COVER STORY: Creative Tension
Photo Courtesy El Camino College
Future teachers attending El Camino College show fifth graders how airplanes fly.
C O V E R S T O R Y
Colleges Devise Programs To Boost STEM Teachers
By Paul Bradley
In one sense, that’s been out of necessity. While the role of community colleges in teacher education has grown significantly over the last decade — fed by a rise in the population of school-aged children and the retirement of thousands of experienced teachers — the institutions remain outside the mainstream of hidebound, traditional schools of education.
So community colleges, charged with helping to increase the supply of qualified teachers, have carved a niche, becoming leaders in things like alternative certification, early childhood education, and increasingly, equipping a new generation of teachers with the skills to teach in the STEM fields — science, technology, engineering and math.
Many of the efforts have been spearheaded by the National Science Foundation, which has used its Advanced Technological Education grant program to advance its goal of broadening participation in the STEM fields, particularly among women and minority groups.
Community colleges are well-positioned to do such work because of their open admission policies and large proportions of minority enrollment. The ATE grant program strives to open the door to the high-skill, high-wage, academically demanding STEM fields to underrepresented groups.
For example, an $886,000 NSF-ATE grant will back a partnership aimed at increasing the number of women and minorities in the STEM fields in Maryland. The Community County of Baltimore County, the National Alliance for Partnership in Equity Education and the Maryland State Department of Education recently launched the Educators’ Equity STEM Academy.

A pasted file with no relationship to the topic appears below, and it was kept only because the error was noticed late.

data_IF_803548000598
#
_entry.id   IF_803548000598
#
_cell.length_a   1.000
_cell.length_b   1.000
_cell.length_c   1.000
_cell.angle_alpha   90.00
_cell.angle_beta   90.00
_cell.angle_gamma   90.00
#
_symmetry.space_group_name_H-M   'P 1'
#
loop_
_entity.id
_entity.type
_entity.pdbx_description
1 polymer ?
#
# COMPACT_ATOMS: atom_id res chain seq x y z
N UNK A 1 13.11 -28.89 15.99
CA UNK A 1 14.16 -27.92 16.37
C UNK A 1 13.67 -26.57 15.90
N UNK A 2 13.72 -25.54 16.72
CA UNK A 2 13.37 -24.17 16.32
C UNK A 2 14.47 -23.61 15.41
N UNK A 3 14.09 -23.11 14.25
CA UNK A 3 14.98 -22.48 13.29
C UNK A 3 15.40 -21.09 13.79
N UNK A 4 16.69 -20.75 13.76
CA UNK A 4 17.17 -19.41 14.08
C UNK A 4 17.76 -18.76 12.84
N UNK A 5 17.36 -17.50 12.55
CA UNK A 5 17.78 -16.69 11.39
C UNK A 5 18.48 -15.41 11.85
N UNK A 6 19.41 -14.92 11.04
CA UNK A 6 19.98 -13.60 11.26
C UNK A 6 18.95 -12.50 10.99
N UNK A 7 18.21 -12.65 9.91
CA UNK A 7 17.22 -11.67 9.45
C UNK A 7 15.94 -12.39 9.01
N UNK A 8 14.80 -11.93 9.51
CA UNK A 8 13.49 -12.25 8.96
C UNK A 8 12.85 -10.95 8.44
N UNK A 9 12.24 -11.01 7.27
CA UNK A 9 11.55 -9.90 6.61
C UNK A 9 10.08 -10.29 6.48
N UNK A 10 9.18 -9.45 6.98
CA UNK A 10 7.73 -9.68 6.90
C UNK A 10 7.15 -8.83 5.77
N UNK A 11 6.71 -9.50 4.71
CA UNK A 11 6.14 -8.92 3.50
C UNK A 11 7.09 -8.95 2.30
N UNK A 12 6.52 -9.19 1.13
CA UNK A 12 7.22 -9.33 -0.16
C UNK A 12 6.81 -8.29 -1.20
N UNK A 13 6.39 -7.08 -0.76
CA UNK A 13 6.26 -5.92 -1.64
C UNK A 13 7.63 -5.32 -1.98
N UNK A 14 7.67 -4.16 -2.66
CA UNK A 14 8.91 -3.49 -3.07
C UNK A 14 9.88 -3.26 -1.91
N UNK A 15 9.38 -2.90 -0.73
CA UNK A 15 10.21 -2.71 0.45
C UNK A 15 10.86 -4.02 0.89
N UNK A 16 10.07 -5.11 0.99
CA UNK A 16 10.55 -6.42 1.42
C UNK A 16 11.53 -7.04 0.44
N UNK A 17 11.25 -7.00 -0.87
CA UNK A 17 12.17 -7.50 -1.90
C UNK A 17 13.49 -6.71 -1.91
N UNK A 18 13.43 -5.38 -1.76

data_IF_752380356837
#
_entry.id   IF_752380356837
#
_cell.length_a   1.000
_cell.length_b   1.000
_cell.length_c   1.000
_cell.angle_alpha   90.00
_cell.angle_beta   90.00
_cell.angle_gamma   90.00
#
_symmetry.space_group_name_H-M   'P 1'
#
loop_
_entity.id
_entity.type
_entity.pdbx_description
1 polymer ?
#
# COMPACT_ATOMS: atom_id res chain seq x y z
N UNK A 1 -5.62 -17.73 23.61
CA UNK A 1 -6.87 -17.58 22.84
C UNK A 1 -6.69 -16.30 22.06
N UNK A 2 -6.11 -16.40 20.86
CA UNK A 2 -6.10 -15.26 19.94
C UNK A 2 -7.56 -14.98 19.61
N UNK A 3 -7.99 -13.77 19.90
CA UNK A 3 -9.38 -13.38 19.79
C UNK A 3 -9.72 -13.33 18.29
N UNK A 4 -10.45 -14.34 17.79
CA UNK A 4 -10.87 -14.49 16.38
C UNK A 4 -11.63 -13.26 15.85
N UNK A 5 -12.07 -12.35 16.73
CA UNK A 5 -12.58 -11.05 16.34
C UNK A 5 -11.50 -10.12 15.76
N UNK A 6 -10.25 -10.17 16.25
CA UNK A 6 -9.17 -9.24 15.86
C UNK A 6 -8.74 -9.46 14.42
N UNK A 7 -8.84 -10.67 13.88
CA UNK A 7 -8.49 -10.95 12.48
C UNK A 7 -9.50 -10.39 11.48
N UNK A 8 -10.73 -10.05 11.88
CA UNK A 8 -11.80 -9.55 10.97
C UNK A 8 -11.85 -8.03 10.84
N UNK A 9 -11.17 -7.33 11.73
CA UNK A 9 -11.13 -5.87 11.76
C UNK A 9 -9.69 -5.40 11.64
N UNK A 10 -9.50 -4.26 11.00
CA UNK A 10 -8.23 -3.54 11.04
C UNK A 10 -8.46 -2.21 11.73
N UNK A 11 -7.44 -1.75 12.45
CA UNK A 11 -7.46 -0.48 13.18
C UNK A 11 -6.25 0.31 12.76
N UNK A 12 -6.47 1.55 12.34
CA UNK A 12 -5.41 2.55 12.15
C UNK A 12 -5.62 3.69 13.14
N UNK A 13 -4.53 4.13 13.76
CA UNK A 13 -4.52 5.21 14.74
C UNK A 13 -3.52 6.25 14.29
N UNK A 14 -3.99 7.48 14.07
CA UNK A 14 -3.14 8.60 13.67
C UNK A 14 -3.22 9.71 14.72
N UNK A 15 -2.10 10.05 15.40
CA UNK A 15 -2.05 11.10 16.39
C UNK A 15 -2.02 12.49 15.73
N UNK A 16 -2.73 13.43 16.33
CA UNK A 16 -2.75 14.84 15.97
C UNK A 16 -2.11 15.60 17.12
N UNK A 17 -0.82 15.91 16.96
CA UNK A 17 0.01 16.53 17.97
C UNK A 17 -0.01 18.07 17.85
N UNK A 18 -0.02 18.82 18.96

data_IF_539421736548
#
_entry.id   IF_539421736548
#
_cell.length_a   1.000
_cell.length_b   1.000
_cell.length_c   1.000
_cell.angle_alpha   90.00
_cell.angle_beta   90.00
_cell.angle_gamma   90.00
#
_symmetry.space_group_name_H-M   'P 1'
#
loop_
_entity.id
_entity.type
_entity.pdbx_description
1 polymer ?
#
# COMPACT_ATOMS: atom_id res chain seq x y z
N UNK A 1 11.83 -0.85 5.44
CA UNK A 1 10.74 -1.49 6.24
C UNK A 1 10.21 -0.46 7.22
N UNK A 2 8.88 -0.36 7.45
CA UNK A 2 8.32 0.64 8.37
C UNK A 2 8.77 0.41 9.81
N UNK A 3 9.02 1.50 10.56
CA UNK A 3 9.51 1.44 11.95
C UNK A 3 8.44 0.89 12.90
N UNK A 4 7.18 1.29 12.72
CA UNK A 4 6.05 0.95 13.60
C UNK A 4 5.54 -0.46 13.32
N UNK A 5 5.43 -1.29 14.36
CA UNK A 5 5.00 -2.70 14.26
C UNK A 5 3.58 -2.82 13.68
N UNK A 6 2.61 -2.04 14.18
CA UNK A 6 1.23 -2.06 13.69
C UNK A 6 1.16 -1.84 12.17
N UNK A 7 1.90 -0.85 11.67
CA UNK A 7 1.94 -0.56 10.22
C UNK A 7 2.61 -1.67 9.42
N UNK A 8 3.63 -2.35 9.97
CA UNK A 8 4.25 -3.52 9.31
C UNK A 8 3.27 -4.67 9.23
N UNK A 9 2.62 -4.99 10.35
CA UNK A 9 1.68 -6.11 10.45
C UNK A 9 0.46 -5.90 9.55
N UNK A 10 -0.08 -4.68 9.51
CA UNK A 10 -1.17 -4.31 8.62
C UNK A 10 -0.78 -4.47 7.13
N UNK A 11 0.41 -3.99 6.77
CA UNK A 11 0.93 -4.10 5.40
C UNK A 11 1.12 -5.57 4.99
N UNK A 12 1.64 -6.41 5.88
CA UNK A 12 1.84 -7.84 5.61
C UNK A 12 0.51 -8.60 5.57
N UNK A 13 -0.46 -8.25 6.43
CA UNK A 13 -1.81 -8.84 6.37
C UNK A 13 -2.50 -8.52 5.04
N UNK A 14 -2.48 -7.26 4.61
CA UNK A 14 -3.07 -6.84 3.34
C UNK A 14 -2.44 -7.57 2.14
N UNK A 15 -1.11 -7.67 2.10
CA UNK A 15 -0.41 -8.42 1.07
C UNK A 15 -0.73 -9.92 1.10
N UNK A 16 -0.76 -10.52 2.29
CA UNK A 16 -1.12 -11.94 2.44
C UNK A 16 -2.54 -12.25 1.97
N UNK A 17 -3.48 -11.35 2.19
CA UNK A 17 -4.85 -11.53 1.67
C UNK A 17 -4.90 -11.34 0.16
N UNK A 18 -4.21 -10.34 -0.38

Said Mimi Lufkin, the alliance’s chief executive officer: “The academy will help community college faculty and secondary school teachers to select, develop and evaluate teaching tools, resources and strategies designed to improve the academic outcomes of diverse student populations. In-person and virtual educator-based learning communities will create an environment for educators to effectively address implicit biases which cause inequity in the classroom.”
The first year of the program will focus on community college teachers. Fifteen CCBC faculty members from the college’s three campuses will be the focus of the first year of the academy, receiving training on the delivery, content and utility of instructional material.
This summer, 50 educators — 25 community college professors and 25 high school teachers — will receive training as the state strives to create a statewide high-school-to- community-college pipeline of STEM courses and career programs. In the third year, the program will open up to educators from across the state.
“Community college faculty and high school teachers in Maryland will benefit from this professional growth opportunity through five days of rigorous instruction followed by a year of facilitated coaching and high quality resources to improve classroom pedagogy,” said Katharine Oliver, assistant state superintendent for career and college readiness.
Combining strong command of content with effective pedagogy was at the heart of another NSF-funded initiative designed to improve science instruction, this one at El Camino College in California.
Under a $340,000 grant that ran for four years, the Science FEST (Future Elementary School Teachers) program used an intensive, immersive approach to help community college students acquire more science knowledge and effectively convey it in the classroom. Over the course of 16 weeks, students were required to study and master a science topic, write an instructional module on it and then teach the module in an elementary school classroom.